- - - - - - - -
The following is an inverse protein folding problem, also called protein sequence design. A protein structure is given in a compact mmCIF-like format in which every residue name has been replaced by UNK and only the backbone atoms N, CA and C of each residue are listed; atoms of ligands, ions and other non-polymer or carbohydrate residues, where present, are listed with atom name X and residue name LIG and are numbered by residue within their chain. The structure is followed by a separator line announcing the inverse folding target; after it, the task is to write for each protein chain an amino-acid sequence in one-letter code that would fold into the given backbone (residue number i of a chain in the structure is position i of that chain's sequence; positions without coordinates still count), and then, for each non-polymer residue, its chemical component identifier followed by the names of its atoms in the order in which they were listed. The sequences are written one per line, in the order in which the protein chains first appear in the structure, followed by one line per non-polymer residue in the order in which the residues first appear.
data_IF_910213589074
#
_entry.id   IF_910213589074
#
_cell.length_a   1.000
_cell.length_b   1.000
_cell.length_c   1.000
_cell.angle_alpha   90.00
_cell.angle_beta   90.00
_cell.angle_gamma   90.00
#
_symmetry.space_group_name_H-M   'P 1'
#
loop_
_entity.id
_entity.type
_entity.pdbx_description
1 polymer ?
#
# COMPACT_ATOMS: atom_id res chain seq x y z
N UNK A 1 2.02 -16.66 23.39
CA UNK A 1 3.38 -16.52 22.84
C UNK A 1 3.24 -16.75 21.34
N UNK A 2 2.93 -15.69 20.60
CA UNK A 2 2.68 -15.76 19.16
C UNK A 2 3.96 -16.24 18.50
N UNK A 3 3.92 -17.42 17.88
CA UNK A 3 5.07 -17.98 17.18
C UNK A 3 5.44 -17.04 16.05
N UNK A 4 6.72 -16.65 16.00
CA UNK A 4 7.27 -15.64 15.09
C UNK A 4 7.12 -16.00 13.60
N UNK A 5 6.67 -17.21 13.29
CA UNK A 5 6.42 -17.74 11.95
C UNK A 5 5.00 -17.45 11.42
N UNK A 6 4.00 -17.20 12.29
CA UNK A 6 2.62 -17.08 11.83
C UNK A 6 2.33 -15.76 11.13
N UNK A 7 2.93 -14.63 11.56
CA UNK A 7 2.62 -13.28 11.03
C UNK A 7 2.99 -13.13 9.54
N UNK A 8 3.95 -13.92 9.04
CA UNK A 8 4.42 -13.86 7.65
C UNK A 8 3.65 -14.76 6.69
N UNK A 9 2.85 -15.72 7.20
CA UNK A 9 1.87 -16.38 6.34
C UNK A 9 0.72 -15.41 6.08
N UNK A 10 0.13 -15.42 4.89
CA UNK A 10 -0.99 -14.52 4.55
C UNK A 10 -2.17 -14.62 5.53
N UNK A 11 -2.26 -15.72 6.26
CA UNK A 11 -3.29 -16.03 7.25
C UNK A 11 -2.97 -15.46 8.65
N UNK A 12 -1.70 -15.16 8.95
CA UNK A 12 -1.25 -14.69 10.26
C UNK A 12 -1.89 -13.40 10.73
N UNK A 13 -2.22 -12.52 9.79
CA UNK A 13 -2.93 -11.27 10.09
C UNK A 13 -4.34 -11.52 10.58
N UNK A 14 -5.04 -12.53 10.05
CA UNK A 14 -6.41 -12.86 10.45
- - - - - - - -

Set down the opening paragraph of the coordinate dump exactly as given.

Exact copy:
The following is an inverse protein folding problem, also called protein sequence design. A protein structure is given in a compact mmCIF-like format in which every residue name has been replaced by UNK and only the backbone atoms N, CA and C of each residue are listed; atoms of ligands, ions and other non-polymer or carbohydrate residues, where present, are listed with atom name X and residue name LIG and are numbered by residue within their chain. The structure is followed by a separator line announcing the inverse folding target; after it, the task is to write for each protein chain an amino-acid sequence in one-letter code that would fold into the given backbone (residue number i of a chain in the structure is position i of that chain's sequence; positions without coordinates still count), and then, for each non-polymer residue, its chemical component identifier followed by the names of its atoms in the order in which they were listed. The sequences are written one per line, in the order in which the protein chains first appear in the structure, followed by one line per non-polymer residue in the order in which the residues first appear.